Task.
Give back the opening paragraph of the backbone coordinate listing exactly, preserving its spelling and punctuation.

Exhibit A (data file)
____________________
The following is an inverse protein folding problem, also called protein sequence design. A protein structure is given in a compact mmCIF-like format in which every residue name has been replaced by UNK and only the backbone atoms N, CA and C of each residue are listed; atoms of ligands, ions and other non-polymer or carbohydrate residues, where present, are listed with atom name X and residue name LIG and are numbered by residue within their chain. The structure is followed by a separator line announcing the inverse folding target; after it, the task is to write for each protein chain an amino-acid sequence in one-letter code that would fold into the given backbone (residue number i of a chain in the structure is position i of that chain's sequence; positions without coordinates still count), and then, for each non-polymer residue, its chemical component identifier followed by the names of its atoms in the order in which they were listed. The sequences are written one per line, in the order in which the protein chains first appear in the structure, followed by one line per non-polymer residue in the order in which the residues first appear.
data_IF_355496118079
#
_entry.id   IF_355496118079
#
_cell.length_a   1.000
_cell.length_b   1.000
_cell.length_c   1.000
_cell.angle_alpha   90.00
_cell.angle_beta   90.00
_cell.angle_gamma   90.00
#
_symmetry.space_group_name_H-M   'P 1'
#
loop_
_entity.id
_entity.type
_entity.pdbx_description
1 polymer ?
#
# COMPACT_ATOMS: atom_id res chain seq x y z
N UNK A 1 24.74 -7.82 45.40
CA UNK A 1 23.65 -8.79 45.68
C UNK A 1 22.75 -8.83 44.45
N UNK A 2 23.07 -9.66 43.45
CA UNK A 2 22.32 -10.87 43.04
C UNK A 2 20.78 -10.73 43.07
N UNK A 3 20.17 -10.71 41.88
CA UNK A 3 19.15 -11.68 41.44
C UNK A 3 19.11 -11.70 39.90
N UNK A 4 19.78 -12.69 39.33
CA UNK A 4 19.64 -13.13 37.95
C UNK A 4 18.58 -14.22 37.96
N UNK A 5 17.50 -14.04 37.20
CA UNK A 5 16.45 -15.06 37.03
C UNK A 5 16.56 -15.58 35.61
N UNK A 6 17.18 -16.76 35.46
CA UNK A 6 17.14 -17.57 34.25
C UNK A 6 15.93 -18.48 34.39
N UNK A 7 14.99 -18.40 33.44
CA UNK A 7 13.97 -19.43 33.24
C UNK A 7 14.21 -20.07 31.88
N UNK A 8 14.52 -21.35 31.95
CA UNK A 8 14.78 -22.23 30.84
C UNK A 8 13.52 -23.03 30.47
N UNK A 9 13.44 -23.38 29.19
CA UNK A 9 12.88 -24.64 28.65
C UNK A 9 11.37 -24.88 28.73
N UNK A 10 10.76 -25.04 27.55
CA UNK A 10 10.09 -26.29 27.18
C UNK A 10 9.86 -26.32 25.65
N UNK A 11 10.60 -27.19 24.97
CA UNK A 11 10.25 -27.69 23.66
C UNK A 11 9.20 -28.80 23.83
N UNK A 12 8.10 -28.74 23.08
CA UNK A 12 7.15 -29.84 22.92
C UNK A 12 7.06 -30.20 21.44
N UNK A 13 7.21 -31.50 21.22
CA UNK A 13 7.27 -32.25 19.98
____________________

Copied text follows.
The following is an inverse protein folding problem, also called protein sequence design. A protein structure is given in a compact mmCIF-like format in which every residue name has been replaced by UNK and only the backbone atoms N, CA and C of each residue are listed; atoms of ligands, ions and other non-polymer or carbohydrate residues, where present, are listed with atom name X and residue name LIG and are numbered by residue within their chain. The structure is followed by a separator line announcing the inverse folding target; after it, the task is to write for each protein chain an amino-acid sequence in one-letter code that would fold into the given backbone (residue number i of a chain in the structure is position i of that chain's sequence; positions without coordinates still count), and then, for each non-polymer residue, its chemical component identifier followed by the names of its atoms in the order in which they were listed. The sequences are written one per line, in the order in which the protein chains first appear in the structure, followed by one line per non-polymer residue in the order in which the residues first appear.